Hi! It's me again with my boring posts that no one like 😌
Today, I would like to share a recent finding which involves fuzzing. I am learning general concepts of binary fuzzing, started on Christmas Eve, and just a few days after starting that, I already was lucky of finding a bug in the text editor Vim.
While looking at Huntr's Hacktivity, I noticed many different reports of more "low-level" issues such as Buffer Overflow, Out-of-bounds Read, Use After Free, etc.
Some of them mentioned the word "fuzzing", and I was definitely not familiar with this concept, at least not when it comes to looking for issues that cause segmentation faults. The only fuzzy thing I knew was basically that brute forcing method for finding directories of a website or subdomains of a given root domain.
So I found this video of LiveOverflow, which shows AFL being used in an attempt to reproduce a security flaw in sudo through fuzzing.
Although this video made me know that it is possible to test binaries with a more automated approach, I still couldn't get how exactly I was supposed to do so. For some reason, when I am learning something new, I need examples where I can execute it by myself.
So I came back to those reports, and saw that new ones were disclosed. Octavio Gianatiempo had reported some issues in Vim, and I decided to contact him, in order to see if I could get some insights. Luckily, besides some really good materials which I am going to be putting in the end of the post, he had exactly what I was looking for, a repository with challenges and solutions involving fuzzing. This repository is called Fuzzing101.
This made me start my studies, and it's been actually really nice because Fuzzing101 picks real vulnerabilities that already have CVE IDs and shows you how to find them by fuzzing. Also, you always have the possibility of finding new ones and reporting them.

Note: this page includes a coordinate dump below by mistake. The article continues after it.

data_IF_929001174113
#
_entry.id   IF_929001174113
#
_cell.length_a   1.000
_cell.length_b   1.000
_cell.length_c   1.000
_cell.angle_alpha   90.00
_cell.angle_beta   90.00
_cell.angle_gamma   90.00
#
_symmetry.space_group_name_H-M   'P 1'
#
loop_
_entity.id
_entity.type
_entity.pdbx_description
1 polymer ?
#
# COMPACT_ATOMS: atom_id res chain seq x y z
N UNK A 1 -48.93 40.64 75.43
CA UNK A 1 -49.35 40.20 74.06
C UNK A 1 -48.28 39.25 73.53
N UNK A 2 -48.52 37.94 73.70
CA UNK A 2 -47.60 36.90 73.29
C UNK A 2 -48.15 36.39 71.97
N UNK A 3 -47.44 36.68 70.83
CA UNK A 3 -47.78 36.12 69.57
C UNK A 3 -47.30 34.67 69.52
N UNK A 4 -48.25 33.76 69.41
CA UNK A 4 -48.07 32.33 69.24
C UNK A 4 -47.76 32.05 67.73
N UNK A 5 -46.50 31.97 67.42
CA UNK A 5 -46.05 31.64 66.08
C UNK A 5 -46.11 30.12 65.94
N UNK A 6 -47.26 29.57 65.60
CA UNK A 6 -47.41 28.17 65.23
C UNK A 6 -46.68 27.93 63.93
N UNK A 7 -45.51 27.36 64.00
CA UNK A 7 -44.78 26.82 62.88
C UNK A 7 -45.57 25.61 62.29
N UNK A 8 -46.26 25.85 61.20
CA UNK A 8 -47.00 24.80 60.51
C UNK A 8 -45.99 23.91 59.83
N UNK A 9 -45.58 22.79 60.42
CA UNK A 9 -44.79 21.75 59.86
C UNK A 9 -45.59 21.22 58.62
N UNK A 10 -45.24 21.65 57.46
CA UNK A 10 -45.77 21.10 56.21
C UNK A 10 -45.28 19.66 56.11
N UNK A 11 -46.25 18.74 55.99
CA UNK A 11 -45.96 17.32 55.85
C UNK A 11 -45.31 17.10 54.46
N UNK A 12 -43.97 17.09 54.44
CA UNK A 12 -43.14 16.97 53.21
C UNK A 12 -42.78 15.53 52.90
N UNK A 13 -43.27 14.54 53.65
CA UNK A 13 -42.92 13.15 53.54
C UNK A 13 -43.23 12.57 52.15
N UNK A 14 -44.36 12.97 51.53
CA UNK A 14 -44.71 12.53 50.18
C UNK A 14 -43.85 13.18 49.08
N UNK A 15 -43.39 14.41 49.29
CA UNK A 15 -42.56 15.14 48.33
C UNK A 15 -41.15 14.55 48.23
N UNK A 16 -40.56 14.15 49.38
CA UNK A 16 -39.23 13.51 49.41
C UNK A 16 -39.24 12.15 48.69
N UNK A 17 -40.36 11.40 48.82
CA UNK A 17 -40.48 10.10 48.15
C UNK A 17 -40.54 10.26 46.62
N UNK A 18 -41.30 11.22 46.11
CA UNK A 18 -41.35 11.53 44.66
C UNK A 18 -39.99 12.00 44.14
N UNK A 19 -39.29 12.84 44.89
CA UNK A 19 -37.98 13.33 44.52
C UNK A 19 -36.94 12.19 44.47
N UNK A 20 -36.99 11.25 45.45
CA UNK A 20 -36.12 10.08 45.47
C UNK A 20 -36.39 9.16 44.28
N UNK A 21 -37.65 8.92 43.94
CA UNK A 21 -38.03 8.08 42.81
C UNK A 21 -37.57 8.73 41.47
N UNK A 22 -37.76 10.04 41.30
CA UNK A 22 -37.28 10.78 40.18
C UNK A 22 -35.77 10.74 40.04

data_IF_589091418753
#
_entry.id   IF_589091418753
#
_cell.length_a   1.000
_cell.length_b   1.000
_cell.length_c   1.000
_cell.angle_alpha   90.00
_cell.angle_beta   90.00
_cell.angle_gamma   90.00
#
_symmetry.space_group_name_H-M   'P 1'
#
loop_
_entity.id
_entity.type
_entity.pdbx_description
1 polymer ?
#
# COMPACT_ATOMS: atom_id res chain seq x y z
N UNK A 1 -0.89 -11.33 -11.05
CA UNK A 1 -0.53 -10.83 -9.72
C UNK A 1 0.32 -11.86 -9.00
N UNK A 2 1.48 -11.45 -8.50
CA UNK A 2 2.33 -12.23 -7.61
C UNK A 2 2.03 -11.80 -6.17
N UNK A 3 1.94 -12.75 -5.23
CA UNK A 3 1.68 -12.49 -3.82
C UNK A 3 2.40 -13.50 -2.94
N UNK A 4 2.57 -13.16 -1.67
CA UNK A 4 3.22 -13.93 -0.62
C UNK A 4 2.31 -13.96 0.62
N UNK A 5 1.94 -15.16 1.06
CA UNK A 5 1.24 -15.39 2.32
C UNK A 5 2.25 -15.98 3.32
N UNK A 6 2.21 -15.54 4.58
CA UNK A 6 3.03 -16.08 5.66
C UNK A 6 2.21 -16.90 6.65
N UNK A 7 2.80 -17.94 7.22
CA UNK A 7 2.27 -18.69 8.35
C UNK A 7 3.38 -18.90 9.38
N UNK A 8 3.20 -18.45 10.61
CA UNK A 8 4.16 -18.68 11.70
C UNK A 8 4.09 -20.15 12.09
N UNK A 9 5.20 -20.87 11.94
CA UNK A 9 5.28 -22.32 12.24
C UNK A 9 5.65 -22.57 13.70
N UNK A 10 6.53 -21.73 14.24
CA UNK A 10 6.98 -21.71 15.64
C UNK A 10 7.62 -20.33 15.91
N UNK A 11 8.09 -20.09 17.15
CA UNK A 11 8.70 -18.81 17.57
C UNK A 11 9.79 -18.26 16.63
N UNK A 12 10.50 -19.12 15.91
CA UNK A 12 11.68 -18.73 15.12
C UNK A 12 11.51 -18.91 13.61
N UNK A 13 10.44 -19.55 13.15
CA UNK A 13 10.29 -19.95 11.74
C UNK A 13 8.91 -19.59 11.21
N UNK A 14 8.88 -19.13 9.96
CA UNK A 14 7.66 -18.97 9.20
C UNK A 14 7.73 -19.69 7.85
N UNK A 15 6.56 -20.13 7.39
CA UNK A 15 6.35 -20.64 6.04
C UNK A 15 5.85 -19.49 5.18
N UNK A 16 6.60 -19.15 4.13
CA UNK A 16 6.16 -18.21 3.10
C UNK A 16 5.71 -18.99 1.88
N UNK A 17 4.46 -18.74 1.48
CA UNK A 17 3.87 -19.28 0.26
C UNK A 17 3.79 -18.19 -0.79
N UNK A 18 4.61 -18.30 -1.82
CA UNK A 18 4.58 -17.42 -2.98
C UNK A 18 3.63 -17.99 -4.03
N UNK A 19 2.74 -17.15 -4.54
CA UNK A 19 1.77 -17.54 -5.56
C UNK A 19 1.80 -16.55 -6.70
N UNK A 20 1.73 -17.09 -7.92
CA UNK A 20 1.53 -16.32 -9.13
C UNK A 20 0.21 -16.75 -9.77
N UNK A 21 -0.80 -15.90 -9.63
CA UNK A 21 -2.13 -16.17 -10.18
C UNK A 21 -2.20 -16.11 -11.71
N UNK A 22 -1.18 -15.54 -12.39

After solving up to the Exercise nº 3 of Fuzzing101, I was wondering:
Why don't I just try to apply the same concepts on Vim?
And that's what I did! I picked up a PoC of a previously reported and fixed issue, and used it as valid input for AFL++ to do its magic with all my CPU cores.
I wasn't even expecting it to find anything, because I was taking hours to find crashes in the exercises, but surprisingly, only 5 minutes later, AFL++ found a crash! 🥳
The crash was caused by a Double Free, and it happened quickly because that specific PoC served as a really good input file, which ended up helping AFL++ to find a similar problem in a different part of the code.
You guys can find the report with more details here.
It is worth mentioning that not always we are going to find issues in a few minutes, neither in a few hours, neither in a few days. It all depends in a lot of factors, and that is what makes me think I was lucky.
- When you are learning something new, asking for directions to someone who had already been in your situation might help a lot (just know what exactly you want before asking questions, I've seen that a lot of people don't like those generic ones);
- Just because an issue received a fix, doesn't necessarily mean it's fixed 🥴. We've seen something similar to that, last year, with Apache's CVE-2021-41773 and its variants. In the case of this Double Free, the new input triggered the same type of issue in a different part of the code, that was not directly related to the previous flaw;
In case anyone would like to learn fuzzing too, take a look:
These were indicated by Octavio, and I am learning a lot from them.